.....A little over a hundred years ago, two revolutions in entertainment began (besides the obvious cultural revolution that allowed people to seek out "recreation" and "fun" on their "days off" from work). One, in print journalism, was the introduction of the world's first comic strip. The other, was the "moving picture", or as we know it now, the motion picture (or movie, if you will). Shortly after the turn of the century (in 1906), a short feature named Humorous Phases of Funny Faces was produced. It was the
first animated feature in film history. Naturally, the film was simplistic, and
the baton of creativity was passed to two gentlemen: Emil Cohl and Winsor McCay. The films of
these two people (Cohl being a French animator, and McCay an American cartoonist
best known for his Little Nemo in Slumberland series) basically created
the animation genre, resulting in most of the standards that exist in cartoons
to this day. In fact, by 1920, filmed cartoons were as popular, if not more so,
than both comic strips and live action features.
.....By 1928, many of the bigger names in early animation (McCay, the Fleischer brothers, Paul Terry, and a gentleman named Walt Disney) were very much established in the business, and were raking in the dough. However, when Disney was stripped of his Oswald the Rabbit character by producer Charles Mintz, it set the stage for the greatest era of animation in history. Within a year, Disney had created a new character: Mickey Mouse. After two not-so-successful silent features, Mickey became insanely popular upon the release of Steamboat Willie, the first fully-synchronized sound cartoon.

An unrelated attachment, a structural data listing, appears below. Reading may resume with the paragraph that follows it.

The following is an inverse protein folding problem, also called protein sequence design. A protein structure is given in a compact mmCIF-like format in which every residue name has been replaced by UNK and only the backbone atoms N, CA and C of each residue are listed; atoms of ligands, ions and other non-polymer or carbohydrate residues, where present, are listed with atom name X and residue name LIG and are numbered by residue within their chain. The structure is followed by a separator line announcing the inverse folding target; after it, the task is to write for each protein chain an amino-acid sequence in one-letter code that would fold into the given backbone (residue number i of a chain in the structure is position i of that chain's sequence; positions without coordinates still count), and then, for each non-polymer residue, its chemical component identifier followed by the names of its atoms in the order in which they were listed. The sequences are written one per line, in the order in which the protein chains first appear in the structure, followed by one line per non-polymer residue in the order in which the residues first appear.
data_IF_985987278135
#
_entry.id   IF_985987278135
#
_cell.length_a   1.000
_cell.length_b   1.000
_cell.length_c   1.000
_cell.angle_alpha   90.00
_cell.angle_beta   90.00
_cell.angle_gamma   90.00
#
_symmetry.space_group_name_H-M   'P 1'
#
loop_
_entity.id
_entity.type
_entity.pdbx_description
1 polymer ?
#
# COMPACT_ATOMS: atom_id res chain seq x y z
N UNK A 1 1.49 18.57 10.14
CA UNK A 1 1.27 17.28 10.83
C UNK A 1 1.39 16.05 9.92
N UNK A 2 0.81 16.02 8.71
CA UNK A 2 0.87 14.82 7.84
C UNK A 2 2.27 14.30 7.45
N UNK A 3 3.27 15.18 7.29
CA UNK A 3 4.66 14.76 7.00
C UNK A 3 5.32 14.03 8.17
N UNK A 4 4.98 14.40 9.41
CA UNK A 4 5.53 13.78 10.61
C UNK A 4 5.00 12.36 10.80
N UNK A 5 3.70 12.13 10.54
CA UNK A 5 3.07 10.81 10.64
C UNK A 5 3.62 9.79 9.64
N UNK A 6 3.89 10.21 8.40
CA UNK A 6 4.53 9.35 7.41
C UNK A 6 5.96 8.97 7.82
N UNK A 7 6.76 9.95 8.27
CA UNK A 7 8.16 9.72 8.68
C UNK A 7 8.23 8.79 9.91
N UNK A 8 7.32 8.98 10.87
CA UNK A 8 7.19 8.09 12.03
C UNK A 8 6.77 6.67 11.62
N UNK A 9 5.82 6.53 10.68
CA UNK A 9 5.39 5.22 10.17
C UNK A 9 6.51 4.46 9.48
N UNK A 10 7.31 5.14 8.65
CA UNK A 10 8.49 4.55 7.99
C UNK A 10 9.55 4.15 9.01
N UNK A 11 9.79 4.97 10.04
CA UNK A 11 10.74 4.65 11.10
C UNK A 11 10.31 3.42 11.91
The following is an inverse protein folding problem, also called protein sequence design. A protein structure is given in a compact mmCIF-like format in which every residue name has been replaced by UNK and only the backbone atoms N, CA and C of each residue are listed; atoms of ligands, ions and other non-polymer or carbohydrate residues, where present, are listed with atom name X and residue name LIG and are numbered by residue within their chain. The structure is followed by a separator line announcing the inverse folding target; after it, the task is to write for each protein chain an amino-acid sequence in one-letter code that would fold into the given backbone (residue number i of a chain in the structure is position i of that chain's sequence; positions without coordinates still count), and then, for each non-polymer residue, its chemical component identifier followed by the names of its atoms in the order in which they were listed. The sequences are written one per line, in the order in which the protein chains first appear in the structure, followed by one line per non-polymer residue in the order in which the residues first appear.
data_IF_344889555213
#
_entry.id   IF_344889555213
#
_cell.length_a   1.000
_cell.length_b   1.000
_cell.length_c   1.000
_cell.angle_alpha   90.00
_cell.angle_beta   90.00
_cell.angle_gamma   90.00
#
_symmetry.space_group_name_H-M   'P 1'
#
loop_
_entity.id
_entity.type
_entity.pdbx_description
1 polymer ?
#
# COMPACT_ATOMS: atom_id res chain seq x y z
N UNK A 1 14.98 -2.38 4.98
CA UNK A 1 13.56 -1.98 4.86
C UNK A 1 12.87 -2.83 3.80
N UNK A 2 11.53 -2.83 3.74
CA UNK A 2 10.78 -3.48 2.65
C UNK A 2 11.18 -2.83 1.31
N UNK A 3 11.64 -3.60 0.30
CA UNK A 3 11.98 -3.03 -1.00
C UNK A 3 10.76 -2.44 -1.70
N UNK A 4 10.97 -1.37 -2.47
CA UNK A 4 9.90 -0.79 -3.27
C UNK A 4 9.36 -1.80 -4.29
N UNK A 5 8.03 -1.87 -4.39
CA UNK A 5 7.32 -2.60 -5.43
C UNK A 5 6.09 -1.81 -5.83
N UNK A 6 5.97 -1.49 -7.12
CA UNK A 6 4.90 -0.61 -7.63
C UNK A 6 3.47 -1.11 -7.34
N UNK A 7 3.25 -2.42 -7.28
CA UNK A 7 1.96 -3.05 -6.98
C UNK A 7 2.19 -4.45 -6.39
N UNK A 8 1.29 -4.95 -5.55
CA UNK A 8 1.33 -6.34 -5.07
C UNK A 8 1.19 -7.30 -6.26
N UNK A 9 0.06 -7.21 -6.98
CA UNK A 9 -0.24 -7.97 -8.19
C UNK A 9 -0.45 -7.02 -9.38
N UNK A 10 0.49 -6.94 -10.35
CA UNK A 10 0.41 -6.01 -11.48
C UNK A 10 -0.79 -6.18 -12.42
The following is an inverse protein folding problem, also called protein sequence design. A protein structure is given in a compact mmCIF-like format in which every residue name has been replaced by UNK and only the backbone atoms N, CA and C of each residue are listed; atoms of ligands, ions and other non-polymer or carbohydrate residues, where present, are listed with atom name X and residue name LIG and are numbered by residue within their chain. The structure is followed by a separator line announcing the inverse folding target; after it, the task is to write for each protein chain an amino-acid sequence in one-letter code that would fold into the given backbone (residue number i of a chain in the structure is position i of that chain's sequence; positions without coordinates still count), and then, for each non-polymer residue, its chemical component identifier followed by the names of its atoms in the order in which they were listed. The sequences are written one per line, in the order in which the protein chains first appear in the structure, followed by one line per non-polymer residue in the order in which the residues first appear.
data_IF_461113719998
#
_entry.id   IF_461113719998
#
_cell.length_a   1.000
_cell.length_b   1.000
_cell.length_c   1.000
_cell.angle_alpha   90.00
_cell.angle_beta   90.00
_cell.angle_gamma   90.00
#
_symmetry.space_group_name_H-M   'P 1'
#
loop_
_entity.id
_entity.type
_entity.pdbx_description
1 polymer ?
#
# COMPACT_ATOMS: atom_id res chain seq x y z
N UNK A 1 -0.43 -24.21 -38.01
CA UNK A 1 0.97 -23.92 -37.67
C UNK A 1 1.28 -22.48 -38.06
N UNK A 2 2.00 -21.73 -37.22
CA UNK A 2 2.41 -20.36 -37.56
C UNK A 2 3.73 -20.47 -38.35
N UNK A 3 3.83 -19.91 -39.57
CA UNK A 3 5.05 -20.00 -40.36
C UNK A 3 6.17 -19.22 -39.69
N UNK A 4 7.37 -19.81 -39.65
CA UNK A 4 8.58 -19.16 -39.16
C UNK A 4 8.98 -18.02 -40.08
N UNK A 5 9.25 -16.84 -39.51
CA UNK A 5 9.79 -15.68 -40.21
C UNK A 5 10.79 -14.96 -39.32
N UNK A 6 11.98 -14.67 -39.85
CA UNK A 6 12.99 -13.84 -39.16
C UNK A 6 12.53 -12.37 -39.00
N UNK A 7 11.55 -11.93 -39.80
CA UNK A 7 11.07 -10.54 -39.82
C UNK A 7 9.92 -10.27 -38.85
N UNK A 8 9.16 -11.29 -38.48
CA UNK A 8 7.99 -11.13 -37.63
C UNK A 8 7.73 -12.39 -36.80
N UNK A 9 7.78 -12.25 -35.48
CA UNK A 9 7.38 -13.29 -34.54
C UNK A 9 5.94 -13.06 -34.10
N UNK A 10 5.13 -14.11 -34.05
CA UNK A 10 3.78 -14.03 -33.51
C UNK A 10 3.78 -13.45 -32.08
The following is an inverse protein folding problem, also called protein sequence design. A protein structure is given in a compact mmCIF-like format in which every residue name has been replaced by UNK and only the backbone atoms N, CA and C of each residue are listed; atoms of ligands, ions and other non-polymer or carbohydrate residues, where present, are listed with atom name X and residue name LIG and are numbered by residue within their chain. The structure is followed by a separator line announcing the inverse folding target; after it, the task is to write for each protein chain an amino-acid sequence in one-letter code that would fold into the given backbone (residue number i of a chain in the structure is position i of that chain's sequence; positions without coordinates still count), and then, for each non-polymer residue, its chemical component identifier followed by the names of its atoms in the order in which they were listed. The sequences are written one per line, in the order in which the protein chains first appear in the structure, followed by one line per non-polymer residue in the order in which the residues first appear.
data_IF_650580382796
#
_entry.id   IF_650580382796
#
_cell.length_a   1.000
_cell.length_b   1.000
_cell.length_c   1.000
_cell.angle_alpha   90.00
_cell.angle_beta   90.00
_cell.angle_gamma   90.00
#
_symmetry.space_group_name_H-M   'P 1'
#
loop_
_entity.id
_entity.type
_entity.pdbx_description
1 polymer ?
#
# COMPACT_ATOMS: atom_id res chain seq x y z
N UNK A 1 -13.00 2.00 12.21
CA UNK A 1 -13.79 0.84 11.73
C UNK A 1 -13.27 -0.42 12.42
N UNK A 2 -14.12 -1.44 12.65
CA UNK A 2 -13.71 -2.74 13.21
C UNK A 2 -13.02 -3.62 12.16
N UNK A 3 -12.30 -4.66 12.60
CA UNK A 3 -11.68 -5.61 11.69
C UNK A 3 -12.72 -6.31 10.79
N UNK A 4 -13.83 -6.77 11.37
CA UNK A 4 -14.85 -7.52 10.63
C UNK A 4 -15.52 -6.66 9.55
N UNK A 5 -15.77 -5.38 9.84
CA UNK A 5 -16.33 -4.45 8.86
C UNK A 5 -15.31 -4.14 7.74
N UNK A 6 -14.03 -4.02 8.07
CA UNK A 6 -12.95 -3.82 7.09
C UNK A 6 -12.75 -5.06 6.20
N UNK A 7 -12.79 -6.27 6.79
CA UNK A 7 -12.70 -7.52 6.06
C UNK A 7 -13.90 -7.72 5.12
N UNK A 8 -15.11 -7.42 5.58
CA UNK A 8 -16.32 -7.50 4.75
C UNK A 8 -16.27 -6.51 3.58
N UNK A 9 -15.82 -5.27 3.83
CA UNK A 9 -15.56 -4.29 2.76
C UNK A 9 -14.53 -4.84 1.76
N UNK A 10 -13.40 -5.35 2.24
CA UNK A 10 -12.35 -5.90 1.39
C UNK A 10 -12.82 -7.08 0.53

.....The Golden Age of Cartoons, which is exactly what the following 25 years or so should be called, were essentially a testament to Walt Disney's visionary work, and the work of the other major studios (Warner Bros. and MGM being the primary rivals) to keep up with Disney's great works. As a result, most of the best shorts and feature films (the very idea itself being a Disney creation) were made in this period, as well as a rather large number of the more familiar characters (which range from the enigmatic Mickey to the wise-talking Bugs Bunny and the perpetually dueling Tom & Jerry).
.....However, as advances were made in animation, the costs rose-big time. In 1949, a technique known as limited animation (more simply referred to as the use of stock footage) was devised by United Productions of America, the makers of the Mr. Magoo series of cartoons. The technique, while useful, was not enough to save the filmed animation industry after the Supreme Court ordered an end to "block scheduling", a practice used by studios to attach filler material (such as cartoons) to movie releases, a decision that ironically came about the same year as the practice of stock footage. With the death of animation in theaters (which actually took until the early 1970s, believe it or not), the animation industry needed a new medium for their work to be viewed.